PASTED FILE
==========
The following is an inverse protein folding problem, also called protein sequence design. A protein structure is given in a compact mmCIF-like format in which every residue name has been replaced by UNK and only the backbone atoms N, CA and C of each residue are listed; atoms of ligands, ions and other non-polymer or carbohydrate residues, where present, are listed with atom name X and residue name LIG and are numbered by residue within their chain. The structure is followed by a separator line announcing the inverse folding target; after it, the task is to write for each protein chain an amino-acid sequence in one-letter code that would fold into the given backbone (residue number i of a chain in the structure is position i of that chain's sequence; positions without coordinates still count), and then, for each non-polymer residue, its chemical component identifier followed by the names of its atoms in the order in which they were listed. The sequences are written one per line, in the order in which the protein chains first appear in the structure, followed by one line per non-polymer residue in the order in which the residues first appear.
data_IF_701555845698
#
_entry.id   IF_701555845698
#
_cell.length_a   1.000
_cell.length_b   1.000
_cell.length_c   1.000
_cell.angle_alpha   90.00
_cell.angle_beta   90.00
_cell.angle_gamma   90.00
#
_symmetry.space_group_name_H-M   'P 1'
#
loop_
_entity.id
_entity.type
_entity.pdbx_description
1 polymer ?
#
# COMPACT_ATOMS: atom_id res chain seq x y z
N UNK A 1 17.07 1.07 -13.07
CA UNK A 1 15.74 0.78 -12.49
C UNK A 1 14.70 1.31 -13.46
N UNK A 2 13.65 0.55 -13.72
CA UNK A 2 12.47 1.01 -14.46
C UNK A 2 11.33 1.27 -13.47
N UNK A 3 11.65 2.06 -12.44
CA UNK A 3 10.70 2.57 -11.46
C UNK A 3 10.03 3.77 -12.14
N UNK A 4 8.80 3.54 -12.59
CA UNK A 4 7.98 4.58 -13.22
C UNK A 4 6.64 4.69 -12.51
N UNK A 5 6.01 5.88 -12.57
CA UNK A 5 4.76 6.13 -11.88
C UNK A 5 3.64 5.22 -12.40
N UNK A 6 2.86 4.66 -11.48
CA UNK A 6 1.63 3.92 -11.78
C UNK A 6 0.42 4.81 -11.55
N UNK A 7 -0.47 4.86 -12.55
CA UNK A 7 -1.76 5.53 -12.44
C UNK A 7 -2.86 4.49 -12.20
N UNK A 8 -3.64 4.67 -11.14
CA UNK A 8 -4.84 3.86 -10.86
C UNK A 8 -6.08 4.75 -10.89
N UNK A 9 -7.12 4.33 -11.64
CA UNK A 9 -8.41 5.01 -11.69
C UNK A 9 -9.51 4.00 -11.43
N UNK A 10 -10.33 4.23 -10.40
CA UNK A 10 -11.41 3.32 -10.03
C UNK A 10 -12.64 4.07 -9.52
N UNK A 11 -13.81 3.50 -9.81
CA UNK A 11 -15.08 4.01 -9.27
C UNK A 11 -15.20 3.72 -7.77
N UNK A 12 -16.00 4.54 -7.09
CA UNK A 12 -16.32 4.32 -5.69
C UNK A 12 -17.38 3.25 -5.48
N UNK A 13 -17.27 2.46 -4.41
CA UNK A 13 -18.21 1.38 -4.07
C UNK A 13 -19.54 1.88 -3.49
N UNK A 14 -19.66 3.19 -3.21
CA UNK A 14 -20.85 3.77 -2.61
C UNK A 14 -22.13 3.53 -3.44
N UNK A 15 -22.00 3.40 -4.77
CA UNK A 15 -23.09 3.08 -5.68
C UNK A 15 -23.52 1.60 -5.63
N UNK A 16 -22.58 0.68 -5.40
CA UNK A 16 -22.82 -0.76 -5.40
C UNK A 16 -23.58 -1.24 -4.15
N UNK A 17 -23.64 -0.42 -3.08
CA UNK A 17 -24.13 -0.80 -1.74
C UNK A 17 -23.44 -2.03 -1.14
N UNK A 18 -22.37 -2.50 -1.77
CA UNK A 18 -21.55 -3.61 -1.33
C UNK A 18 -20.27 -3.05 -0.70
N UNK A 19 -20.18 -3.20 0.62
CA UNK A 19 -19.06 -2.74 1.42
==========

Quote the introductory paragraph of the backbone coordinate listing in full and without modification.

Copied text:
The following is an inverse protein folding problem, also called protein sequence design. A protein structure is given in a compact mmCIF-like format in which every residue name has been replaced by UNK and only the backbone atoms N, CA and C of each residue are listed; atoms of ligands, ions and other non-polymer or carbohydrate residues, where present, are listed with atom name X and residue name LIG and are numbered by residue within their chain. The structure is followed by a separator line announcing the inverse folding target; after it, the task is to write for each protein chain an amino-acid sequence in one-letter code that would fold into the given backbone (residue number i of a chain in the structure is position i of that chain's sequence; positions without coordinates still count), and then, for each non-polymer residue, its chemical component identifier followed by the names of its atoms in the order in which they were listed. The sequences are written one per line, in the order in which the protein chains first appear in the structure, followed by one line per non-polymer residue in the order in which the residues first appear.